The Baskins admitted they trusted producers Eric Goode and Rebecca Chaiklin because Goode founded the the Turtle Conservancy, a group dedicated to protecting turtles and tortoises. 

One producer also helped create The Cove, a 2009 documentary about dolphin hunting in Japan.

Goode told The Los Angeles Times that ‘Carole talked about her personal life, her childhood, abuse from her first and second husband, the disappearance of her ex, Don Lewis’ and that she wasn’t ‘coerced’ into sharing anything.

According to Baskin, she openly discussed the disappearance of Lewis and the ongoing, contentious rivalry with Joe Exotic because producers said the details would be used as background context. 

Baskin (pictured), as well as her husband Howard, suggested the makes of Tiger King focused more on the personal lives of characters rather then advocating for animal rights

Baskin (pictured), as well as her husband Howard, suggested the makes of Tiger King focused more on the personal lives of characters rather then advocating for animal rights

But an entire episode of the seven-part series was dedicated the mystery surrounding Lewis’ vanishment. 

Joe Exotic – real name Joseph Maldonado-Passage – has repeatedly voiced accusations that Baskin killed her Lewis in 1997 and fed his body to her tigers.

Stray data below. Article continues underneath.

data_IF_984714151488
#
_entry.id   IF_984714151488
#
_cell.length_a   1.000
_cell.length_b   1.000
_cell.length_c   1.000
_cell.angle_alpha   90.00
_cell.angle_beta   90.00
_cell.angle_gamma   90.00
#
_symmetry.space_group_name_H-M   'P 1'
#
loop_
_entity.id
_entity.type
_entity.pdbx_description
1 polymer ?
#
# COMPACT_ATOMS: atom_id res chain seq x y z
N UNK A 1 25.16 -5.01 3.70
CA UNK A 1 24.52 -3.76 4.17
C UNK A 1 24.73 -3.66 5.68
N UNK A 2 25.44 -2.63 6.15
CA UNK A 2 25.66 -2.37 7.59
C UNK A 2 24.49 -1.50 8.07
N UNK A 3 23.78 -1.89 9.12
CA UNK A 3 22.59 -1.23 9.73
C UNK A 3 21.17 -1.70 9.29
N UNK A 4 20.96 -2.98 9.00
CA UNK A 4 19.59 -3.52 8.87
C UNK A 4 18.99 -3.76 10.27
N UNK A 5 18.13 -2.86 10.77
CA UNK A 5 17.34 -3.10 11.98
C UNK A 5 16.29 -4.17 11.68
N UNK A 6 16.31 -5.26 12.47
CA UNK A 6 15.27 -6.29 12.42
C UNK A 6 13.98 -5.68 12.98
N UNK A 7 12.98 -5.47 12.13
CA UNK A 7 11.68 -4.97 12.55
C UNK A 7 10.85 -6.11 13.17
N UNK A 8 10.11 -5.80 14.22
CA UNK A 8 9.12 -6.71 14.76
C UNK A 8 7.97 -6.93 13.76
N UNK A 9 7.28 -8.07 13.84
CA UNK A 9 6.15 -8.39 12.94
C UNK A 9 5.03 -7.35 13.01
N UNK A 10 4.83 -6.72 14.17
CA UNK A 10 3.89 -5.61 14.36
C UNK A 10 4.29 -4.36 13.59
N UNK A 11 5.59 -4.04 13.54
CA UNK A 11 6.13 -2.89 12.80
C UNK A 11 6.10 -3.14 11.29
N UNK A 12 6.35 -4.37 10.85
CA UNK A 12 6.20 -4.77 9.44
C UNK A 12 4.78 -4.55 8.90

The storyline became a fan favorite and inspired hundreds social media memes. It also encouraged strangers to call Baskin’s cell phone and leave lewd threats at all hours. 

Baskin denied being involved in Lewis’ disappearance and has not been charged of any crime in the case. 

Viewers, Baskin said, aren’t grasping the full message of the docuseries. 

‘They saw those cubs being dragged away from their mother. Where are those memes? Where are those comments?’ she said.   

Baskin claimed another betrayal was how the documentary reportedly showed her work at Big Cat Rescue out of context. 

Footage from a video clip shows Basking talking to a camera while a lion is hunched in what appears to be an ill-fitting cage. 

Baskin (right) was criticized after a clip in Tiger King showed a lion crouching inside a small cage to eat during her interview

Baskin (right) was criticized after a clip in Tiger King showed a lion crouching inside a small cage to eat during her interview 

She said the lion, named Joseph, had strolled from his 4,000-square-foot-enclosure into the tiny feeding shoot and was free to leave as he pleased. 

Of the scene, Animal Defenders International said in a statement that such the series didn’t portray the the full pictured.

‘(Big Cat Rescue) provides natural vegetation, pools, added enrichment,’ they wrote.

‘From Tiger King, you would not recognize this as the place where our ex-circus tiger from Peru, Hoover, stepped through the woods and into the lake and began to swim for the first time in his life; such scenes were not shown.’  

Although the Baskins have pushed back recent backlash, they hope the mounting attention on the captive tiger community will help propel federal legislation. 

The Big Cat Public Safety Act, which they helped craft a decade ago, seeks to end private ownership of big cats and prohibit interaction with animals at zoos.

‘I really hope what will come of this is that law enforcement will take this seriously. We’ve all been screaming at the top of our lungs for 20 years that this abuse was happening, and no one was listening,’ Baskin said.

‘Now the abuse is so apparent, I hope it will encourage them to take action on it and inspire Congress to do what they can to end cub petting and private possession of big cats 

Read more at DailyMail.co.uk